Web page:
To move forward we need to remember that what appears as complex is in fact just lots of simple things seen at once. And while you cannot solve a complex problem with a simple solution, you can solve a thousand simple problems with a thousand simple solutions. This is the key to system change: it’s not one big solution, it’s a million small solutions.

Self-evidently: every aspect of human society has been created by us, and so it can be re-created by us. But we did not arrive here in one stroke, we are where we are as a result of the culmination of millions of small and simple decisions taken by people like us. When democracy arose it was the next vital step in enabling the broadest possible collective application of decision making to complex problems; and it lies before us now with the same urgent potential that drove its early advocates with such zeal. The short list of demands can be replaced with one: “Occupy the Ballot Box!”

We do not need anyone’s permission, we are not dependent on anyone else’s favors or attention – we are the ones who can bring about the changes we need, one decision at a time. We already have what the Egyptians in Tahrir Square died for: the right to select our own government.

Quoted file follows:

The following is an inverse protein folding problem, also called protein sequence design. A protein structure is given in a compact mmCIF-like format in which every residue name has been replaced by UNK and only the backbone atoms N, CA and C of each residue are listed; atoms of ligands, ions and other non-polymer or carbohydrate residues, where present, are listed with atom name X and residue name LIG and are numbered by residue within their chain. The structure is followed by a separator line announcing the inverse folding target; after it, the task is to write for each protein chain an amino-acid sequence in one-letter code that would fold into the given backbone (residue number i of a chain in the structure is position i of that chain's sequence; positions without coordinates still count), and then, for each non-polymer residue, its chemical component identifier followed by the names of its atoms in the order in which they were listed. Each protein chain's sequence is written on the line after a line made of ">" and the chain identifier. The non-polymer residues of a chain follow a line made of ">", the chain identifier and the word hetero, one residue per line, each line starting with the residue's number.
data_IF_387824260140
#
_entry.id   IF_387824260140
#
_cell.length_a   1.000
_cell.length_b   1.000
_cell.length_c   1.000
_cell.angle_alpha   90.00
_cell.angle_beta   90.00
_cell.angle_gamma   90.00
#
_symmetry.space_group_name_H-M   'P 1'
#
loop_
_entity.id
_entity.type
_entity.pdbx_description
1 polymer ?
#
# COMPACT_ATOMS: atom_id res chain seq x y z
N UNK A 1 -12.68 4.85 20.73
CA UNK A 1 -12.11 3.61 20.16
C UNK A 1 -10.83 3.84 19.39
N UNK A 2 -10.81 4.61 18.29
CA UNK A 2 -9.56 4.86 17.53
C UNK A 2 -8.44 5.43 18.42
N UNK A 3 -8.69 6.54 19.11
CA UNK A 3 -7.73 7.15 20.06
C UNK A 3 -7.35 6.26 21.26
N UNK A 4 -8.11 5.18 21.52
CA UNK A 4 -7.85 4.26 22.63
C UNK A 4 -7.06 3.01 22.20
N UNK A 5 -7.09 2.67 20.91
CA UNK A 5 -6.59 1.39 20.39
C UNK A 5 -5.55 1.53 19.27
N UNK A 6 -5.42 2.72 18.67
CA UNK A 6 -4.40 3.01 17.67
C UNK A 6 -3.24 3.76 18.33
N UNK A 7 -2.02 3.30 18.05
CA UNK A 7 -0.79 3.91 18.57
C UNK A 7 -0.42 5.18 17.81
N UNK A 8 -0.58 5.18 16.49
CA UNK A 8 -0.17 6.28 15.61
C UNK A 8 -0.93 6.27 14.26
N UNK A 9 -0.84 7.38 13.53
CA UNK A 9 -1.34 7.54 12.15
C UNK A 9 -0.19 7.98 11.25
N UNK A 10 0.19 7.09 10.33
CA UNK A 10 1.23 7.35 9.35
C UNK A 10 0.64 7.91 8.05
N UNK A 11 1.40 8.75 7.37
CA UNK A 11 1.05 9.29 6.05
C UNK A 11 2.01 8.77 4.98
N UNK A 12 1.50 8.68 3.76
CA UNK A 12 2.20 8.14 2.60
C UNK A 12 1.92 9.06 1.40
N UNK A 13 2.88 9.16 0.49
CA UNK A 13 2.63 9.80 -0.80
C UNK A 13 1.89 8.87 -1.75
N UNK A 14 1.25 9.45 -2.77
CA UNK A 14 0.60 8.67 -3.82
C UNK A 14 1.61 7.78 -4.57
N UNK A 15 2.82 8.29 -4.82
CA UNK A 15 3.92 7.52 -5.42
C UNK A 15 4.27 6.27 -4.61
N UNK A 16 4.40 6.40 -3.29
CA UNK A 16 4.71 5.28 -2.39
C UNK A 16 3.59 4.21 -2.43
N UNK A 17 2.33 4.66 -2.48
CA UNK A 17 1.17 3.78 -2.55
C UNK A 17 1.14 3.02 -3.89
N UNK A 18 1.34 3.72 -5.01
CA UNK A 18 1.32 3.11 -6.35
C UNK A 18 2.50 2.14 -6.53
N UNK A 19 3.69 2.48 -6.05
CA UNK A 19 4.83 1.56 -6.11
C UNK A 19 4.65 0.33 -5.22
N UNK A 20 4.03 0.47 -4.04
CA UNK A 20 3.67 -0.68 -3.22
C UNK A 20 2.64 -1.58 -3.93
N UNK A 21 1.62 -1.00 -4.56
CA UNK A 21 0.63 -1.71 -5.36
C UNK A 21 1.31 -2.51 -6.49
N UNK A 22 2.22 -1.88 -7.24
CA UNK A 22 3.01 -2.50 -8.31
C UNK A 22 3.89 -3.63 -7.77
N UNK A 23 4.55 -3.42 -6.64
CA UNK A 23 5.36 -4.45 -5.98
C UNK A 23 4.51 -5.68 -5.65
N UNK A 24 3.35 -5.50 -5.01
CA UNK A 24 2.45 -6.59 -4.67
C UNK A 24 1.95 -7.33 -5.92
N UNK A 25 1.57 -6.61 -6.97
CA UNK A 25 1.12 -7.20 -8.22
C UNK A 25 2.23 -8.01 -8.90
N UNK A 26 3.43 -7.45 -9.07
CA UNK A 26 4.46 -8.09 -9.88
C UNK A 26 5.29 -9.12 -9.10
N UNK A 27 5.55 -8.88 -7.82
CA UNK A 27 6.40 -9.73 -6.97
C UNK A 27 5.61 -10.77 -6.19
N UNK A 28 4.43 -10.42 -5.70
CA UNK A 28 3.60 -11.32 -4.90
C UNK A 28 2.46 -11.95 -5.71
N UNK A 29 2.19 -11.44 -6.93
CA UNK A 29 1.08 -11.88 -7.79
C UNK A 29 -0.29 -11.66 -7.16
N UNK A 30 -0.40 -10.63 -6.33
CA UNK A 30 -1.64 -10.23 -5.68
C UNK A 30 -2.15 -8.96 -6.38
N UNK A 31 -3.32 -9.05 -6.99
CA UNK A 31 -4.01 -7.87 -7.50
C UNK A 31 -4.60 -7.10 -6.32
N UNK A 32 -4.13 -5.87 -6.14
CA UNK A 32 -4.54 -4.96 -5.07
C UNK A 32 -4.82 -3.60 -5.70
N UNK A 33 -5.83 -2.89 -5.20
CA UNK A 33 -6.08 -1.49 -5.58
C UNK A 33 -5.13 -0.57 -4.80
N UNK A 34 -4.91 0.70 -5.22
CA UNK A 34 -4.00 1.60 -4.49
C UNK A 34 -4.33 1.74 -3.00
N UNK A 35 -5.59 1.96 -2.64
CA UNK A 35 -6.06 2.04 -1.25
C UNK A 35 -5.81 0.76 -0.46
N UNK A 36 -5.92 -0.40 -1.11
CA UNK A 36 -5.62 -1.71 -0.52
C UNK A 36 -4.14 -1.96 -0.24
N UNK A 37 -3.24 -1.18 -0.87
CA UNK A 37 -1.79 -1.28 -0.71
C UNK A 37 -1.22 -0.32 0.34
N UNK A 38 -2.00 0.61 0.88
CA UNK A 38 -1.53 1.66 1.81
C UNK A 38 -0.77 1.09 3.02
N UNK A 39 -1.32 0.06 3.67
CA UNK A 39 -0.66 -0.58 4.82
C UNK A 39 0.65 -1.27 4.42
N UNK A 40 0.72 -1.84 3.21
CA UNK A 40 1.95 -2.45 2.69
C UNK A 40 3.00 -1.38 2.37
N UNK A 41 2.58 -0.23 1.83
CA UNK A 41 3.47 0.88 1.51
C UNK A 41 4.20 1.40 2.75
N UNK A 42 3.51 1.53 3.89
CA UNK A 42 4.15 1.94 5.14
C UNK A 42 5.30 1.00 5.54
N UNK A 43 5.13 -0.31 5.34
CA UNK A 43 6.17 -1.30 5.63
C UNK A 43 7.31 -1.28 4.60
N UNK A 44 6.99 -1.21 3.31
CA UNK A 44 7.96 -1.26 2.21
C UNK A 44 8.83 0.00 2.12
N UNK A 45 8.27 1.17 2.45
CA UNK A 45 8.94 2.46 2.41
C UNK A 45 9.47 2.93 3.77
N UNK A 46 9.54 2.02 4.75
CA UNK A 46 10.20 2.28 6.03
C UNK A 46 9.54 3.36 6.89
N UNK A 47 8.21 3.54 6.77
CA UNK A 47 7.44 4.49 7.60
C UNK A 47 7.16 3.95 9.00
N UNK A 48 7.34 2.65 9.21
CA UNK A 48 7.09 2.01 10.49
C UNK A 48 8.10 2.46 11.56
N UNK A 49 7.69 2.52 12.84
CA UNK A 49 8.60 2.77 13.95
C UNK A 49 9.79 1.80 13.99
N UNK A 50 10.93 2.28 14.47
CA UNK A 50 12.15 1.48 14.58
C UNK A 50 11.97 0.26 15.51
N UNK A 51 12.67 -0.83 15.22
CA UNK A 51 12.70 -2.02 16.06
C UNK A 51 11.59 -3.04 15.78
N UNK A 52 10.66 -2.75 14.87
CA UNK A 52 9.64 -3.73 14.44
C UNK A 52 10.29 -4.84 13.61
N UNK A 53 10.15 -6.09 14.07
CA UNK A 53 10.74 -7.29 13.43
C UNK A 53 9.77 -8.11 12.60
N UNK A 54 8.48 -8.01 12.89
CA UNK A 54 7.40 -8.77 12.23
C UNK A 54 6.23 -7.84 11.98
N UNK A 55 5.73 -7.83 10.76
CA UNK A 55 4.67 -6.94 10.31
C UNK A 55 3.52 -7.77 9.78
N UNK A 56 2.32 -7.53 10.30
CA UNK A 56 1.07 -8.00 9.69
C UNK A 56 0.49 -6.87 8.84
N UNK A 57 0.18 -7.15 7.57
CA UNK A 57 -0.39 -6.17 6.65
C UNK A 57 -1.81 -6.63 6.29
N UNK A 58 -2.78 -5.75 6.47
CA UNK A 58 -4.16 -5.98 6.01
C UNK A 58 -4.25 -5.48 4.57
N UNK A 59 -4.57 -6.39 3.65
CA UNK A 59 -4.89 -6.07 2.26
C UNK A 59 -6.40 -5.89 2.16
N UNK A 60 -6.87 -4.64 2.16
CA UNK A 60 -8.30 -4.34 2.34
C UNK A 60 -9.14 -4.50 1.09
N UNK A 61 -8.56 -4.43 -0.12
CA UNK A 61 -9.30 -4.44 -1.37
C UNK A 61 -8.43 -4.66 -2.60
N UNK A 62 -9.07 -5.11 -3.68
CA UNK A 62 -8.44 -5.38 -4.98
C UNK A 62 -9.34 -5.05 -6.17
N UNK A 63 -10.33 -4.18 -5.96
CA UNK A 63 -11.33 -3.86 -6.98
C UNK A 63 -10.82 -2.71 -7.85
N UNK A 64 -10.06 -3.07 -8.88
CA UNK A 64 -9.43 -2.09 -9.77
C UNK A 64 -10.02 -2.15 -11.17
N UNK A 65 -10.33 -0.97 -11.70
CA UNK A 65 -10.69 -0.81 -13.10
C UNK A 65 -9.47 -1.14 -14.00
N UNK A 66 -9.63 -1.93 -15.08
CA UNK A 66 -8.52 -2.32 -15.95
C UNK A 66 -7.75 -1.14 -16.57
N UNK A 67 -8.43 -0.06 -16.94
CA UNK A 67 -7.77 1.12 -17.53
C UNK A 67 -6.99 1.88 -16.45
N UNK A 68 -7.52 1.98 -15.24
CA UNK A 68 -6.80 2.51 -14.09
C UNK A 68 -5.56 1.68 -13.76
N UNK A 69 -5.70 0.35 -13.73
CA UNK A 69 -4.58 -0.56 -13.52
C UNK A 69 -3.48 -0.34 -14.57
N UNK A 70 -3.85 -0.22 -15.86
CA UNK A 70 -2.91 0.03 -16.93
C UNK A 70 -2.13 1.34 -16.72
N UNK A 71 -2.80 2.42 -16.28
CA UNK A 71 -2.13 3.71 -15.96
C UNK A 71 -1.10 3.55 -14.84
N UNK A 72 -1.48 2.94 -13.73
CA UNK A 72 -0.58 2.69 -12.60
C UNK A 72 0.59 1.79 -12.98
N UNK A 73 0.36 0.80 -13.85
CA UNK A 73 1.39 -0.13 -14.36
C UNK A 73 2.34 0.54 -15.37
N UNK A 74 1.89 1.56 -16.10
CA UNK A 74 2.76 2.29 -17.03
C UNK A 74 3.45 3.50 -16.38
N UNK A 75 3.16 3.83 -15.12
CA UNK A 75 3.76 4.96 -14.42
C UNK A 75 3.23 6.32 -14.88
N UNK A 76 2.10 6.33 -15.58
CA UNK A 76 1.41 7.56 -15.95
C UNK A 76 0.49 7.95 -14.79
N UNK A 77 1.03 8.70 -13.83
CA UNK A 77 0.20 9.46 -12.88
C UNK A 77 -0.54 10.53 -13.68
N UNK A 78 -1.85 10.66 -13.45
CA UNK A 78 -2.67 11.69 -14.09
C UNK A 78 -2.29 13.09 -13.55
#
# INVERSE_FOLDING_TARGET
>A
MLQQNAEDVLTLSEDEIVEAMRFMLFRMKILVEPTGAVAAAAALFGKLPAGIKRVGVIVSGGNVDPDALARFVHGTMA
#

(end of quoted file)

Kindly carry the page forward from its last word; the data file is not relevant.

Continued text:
If you support the Occupy protests you must take the next decision and vote for real change. If there’s no one to vote for, you must stand for change yourself – you don’t have to be perfect, you don’t have to know it all, you just have to care enough to be one of a million decision makers who will contribute to the long list of solutions. If you want to stand for election but need a broad platform that fills in and addresses the complex issues raised in the Occupy protests, take what you want from the Standards of LIFE and make it your own. We will vote with you, we will stand with you and we will bring change to our world together.

More money is not the answer

We need to occupy our communities and demand less money, rather than occupying corporate spaces and demand more money.